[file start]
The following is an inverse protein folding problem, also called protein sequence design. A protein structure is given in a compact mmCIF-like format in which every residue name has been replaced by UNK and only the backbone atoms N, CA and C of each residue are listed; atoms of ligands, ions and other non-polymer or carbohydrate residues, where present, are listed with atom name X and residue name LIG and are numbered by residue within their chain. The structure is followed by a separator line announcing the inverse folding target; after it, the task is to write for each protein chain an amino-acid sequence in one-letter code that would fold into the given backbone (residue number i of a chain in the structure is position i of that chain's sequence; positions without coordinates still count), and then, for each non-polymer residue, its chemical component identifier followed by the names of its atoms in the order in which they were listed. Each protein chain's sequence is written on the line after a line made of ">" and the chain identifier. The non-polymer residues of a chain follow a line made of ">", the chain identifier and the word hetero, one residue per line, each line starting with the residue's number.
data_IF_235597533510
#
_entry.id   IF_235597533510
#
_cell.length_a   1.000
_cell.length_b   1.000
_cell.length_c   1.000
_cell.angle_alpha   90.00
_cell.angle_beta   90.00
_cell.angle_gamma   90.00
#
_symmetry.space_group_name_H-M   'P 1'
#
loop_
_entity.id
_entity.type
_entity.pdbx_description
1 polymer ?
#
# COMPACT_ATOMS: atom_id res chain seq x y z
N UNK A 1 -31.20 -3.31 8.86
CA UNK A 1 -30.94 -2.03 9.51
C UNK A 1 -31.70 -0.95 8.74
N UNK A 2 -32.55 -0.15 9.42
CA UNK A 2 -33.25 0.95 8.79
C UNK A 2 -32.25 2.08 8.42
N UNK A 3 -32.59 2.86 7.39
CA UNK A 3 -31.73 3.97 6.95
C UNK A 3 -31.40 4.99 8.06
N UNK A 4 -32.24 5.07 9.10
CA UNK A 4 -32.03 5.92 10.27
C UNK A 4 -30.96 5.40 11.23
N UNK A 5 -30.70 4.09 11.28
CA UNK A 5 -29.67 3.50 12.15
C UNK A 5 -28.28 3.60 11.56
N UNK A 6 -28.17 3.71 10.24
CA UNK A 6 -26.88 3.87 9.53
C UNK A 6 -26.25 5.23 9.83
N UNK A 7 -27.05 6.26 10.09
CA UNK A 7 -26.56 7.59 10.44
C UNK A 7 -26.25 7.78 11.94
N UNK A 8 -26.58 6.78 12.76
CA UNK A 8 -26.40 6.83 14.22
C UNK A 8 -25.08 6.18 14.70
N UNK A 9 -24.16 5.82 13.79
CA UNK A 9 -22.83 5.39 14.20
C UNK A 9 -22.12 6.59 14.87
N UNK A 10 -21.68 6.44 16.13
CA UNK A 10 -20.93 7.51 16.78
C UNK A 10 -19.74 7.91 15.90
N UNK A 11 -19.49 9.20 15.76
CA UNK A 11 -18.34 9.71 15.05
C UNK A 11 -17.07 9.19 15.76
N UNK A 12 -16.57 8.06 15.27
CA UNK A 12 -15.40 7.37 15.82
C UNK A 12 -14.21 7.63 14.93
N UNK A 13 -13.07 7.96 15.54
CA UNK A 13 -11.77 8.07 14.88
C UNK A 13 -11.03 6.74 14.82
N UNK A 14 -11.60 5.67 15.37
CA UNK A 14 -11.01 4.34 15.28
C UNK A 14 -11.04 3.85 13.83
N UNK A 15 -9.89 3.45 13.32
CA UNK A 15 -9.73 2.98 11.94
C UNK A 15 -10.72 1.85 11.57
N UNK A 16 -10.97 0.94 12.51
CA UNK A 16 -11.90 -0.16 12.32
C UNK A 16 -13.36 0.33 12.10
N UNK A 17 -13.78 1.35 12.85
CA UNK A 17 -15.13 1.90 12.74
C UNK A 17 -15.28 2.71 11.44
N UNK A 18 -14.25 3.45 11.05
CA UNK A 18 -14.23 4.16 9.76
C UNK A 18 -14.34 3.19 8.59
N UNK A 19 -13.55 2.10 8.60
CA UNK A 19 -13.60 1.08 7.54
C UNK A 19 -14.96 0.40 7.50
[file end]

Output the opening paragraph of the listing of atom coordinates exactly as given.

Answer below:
The following is an inverse protein folding problem, also called protein sequence design. A protein structure is given in a compact mmCIF-like format in which every residue name has been replaced by UNK and only the backbone atoms N, CA and C of each residue are listed; atoms of ligands, ions and other non-polymer or carbohydrate residues, where present, are listed with atom name X and residue name LIG and are numbered by residue within their chain. The structure is followed by a separator line announcing the inverse folding target; after it, the task is to write for each protein chain an amino-acid sequence in one-letter code that would fold into the given backbone (residue number i of a chain in the structure is position i of that chain's sequence; positions without coordinates still count), and then, for each non-polymer residue, its chemical component identifier followed by the names of its atoms in the order in which they were listed. Each protein chain's sequence is written on the line after a line made of ">" and the chain identifier. The non-polymer residues of a chain follow a line made of ">", the chain identifier and the word hetero, one residue per line, each line starting with the residue's number.